John Calvin was born at Noyon, in Picardy, in 1509. At a very early age he was sent to Paris to study for the church. He was only twelve years old when he obtained a benefice in the cathedral at Noyon. But, although he had received this presentation, he never took priest's orders, and was therefore still at liberty to choose another calling. From pecuniary considerations his father determined to take him away from the church and bring him up to the law. The change was not distasteful to Calvin, for he had seen enough of the evils of Romanism to remove all inclination to become more deeply involved. He went to Orleans, and after that to Bruges, where he learnt Greek, an important event in those days, when the mere knowledge of Greek was so soon to be regarded as a distinguishing mark of a Protestant heretic. During his stay at Bruges he became confirmed in the doctrines of the Reformation, and even began to preach in the villages. After visiting Noyon on the occasion of his father's death he went again to Paris. In 1532 he resigned his benefices and devoted himself to theology. The next year, being called upon to read a public discourse, he availed himself of the opportunity of declaring his convictions respecting the new doctrines. He was soon obliged to leave Paris, and retired to Angoulême, where he was engaged in teaching Greek, and appears to have written the greater part of the * Institutes. In 1534 he returned to Paris, under the auspices of the queen of Navarre, a letter to whom is contained in this correspondence, but he quitted the city that same year. From Paris he went to Basle, where the Institutes' was finished and published. He made a flying tour after this through Italy for the purpose of visiting the Reformers there, but he was soon obliged to recross the frontier, in consequence of the Inquisition. He returned to France, but in 1536 he was induced to visit Geneva, where the Reformed religion had just been established.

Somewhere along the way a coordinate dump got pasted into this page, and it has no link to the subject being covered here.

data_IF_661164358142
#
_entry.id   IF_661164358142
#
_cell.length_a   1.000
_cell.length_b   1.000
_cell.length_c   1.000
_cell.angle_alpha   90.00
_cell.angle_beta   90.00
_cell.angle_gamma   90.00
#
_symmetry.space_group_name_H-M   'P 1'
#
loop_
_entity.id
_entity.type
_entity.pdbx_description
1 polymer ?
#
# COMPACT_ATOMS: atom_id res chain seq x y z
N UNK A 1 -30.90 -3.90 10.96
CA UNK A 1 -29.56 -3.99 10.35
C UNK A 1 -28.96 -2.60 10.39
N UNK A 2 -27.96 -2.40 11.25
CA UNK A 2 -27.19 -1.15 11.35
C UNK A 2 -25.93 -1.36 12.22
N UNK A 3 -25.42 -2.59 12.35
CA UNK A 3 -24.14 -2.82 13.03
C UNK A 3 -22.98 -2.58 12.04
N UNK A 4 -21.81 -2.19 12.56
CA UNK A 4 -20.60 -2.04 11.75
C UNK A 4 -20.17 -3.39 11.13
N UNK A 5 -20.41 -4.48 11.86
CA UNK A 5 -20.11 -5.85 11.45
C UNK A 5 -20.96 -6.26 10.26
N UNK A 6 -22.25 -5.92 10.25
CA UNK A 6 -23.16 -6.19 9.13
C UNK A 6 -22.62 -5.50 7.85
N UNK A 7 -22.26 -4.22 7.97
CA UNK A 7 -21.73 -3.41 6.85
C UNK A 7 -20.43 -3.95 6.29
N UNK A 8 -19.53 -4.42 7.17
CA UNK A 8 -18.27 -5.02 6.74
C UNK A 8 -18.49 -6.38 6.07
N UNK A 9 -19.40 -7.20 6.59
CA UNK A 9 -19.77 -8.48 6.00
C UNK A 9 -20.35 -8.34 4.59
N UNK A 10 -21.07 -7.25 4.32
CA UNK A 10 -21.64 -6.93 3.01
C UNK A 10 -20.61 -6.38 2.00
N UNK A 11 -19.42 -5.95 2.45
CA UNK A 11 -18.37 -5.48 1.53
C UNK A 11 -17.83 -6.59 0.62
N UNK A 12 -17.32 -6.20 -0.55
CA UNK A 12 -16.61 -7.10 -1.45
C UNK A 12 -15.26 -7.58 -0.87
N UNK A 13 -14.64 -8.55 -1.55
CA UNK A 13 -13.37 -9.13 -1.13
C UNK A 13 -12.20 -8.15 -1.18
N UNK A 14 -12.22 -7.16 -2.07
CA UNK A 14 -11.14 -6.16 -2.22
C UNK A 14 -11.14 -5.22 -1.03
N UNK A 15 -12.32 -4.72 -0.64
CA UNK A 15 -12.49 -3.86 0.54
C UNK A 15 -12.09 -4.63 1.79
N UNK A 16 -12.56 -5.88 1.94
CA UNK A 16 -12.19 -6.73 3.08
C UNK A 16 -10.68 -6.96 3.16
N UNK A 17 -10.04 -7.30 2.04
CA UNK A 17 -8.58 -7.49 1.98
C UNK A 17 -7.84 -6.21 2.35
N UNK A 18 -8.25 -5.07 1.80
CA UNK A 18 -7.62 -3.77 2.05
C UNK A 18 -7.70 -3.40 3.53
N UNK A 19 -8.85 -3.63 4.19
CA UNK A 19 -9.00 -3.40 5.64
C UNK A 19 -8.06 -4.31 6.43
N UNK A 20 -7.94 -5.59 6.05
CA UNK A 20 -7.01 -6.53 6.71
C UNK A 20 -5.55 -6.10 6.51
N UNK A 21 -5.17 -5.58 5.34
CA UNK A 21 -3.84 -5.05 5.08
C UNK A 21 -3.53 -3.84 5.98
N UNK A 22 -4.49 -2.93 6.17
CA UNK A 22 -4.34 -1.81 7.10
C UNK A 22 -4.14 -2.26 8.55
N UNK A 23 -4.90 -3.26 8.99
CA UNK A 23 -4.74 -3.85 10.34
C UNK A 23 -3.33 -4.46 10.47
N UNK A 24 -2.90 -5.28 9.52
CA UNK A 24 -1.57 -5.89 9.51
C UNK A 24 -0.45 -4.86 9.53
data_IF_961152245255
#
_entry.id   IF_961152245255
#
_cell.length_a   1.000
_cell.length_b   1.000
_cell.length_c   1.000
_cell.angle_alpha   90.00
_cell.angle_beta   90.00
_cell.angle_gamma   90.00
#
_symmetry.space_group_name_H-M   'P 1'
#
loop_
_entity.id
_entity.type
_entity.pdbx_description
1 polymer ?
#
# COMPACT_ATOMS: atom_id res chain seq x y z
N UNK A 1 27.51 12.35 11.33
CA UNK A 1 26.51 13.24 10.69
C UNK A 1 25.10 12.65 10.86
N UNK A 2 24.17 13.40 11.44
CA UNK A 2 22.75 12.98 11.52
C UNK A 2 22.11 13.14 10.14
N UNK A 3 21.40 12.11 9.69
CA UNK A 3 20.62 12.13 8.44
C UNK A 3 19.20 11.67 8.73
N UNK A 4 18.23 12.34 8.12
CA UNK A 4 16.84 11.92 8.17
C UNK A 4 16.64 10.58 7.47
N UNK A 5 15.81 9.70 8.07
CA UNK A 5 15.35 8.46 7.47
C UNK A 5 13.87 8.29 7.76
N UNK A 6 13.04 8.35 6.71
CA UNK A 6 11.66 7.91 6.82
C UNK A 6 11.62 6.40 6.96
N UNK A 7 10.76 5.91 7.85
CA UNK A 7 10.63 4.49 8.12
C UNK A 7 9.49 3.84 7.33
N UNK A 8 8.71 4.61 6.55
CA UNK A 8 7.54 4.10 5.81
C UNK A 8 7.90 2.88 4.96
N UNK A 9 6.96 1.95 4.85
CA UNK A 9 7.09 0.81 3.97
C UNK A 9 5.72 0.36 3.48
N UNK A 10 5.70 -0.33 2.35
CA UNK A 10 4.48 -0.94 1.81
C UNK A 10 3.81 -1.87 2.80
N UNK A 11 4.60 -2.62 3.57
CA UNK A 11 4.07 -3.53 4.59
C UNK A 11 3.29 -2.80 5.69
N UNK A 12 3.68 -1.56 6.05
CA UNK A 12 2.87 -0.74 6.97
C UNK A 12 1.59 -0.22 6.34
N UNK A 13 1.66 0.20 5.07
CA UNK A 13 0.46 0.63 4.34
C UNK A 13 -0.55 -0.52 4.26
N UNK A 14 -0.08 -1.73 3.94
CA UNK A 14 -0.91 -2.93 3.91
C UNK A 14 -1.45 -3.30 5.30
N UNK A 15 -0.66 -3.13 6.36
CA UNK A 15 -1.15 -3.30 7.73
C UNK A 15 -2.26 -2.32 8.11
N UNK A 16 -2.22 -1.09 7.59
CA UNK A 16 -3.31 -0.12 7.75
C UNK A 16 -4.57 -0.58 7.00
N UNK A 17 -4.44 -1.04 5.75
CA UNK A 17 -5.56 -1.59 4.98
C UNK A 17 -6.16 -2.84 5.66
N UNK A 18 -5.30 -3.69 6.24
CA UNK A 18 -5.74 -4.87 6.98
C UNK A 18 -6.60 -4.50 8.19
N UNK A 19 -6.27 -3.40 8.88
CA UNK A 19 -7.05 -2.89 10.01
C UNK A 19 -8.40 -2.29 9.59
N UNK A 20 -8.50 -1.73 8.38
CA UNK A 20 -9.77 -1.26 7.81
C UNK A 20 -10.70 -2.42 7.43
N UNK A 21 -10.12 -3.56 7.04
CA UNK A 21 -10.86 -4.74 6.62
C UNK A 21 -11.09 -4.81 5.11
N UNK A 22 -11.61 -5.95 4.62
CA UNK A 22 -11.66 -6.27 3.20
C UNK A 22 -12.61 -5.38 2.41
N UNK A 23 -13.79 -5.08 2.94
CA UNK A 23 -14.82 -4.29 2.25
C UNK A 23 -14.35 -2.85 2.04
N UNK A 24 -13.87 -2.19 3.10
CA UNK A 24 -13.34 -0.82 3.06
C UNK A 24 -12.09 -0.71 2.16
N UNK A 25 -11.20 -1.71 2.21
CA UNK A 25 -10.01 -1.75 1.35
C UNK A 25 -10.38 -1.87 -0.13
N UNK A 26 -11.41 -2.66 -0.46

In Geneva Calvin was persuaded by Farel to take up his abode, and eventually he accepted the office of Professor of Theology in that town. The first care of the two associates was to complete the organization of the Reformed Church, and for this purpose they drew up a plan of ecclesiastical discipline. This attempt, which was thought so natural, so essential to the prosperity of the church of Christ, and so thoroughly in accordance with the principles of the gospel, was destined to be the great stumbling-block in the way of all the efforts of Calvin and his colleagues, and sowed the seeds of troubles and disasters, which lasted till Calvin's work was done. From